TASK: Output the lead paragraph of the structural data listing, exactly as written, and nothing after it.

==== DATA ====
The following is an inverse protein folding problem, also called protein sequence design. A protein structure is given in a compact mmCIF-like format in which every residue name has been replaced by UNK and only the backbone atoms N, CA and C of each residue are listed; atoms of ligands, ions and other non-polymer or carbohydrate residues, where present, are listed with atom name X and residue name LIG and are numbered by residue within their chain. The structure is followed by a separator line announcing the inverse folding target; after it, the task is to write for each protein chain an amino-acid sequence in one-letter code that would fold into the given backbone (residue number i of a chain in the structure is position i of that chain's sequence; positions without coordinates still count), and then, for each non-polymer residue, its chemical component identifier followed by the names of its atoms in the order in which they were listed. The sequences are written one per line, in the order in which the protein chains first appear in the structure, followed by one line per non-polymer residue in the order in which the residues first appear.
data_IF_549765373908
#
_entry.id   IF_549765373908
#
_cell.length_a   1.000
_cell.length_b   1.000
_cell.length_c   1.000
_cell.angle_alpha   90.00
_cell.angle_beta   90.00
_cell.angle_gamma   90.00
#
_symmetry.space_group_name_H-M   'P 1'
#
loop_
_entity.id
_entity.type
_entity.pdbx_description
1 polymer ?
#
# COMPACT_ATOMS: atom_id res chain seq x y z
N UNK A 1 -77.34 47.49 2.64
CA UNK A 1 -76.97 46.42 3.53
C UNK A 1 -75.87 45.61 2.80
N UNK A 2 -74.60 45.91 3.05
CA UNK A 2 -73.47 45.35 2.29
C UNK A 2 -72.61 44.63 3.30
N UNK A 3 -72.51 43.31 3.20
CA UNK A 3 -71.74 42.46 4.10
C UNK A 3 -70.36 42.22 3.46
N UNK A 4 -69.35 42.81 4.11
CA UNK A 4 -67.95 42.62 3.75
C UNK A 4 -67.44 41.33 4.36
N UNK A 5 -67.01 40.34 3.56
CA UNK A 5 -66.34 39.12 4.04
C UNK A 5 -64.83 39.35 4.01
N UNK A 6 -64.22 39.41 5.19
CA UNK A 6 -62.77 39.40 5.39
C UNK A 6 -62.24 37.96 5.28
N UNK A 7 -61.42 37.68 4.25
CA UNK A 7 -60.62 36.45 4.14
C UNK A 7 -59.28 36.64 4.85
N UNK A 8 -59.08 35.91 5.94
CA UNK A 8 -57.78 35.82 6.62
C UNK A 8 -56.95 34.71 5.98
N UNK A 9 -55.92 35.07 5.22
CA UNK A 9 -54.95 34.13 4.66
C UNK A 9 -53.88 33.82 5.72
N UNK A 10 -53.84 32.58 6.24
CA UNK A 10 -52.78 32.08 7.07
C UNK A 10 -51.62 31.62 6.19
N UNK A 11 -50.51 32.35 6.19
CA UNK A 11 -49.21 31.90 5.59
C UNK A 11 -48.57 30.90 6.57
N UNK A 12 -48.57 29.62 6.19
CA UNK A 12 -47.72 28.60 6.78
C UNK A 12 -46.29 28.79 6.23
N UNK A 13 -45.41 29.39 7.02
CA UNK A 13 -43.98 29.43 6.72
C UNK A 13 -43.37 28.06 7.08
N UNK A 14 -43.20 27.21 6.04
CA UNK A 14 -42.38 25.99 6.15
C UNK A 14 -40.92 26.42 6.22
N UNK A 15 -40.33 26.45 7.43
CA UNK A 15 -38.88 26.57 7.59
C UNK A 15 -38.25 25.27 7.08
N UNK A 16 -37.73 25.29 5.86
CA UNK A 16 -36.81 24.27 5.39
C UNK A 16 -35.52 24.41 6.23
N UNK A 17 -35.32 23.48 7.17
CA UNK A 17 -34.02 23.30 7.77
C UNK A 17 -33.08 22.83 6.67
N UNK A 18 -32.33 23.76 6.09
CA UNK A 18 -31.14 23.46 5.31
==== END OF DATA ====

The following is an inverse protein folding problem, also called protein sequence design. A protein structure is given in a compact mmCIF-like format in which every residue name has been replaced by UNK and only the backbone atoms N, CA and C of each residue are listed; atoms of ligands, ions and other non-polymer or carbohydrate residues, where present, are listed with atom name X and residue name LIG and are numbered by residue within their chain. The structure is followed by a separator line announcing the inverse folding target; after it, the task is to write for each protein chain an amino-acid sequence in one-letter code that would fold into the given backbone (residue number i of a chain in the structure is position i of that chain's sequence; positions without coordinates still count), and then, for each non-polymer residue, its chemical component identifier followed by the names of its atoms in the order in which they were listed. The sequences are written one per line, in the order in which the protein chains first appear in the structure, followed by one line per non-polymer residue in the order in which the residues first appear.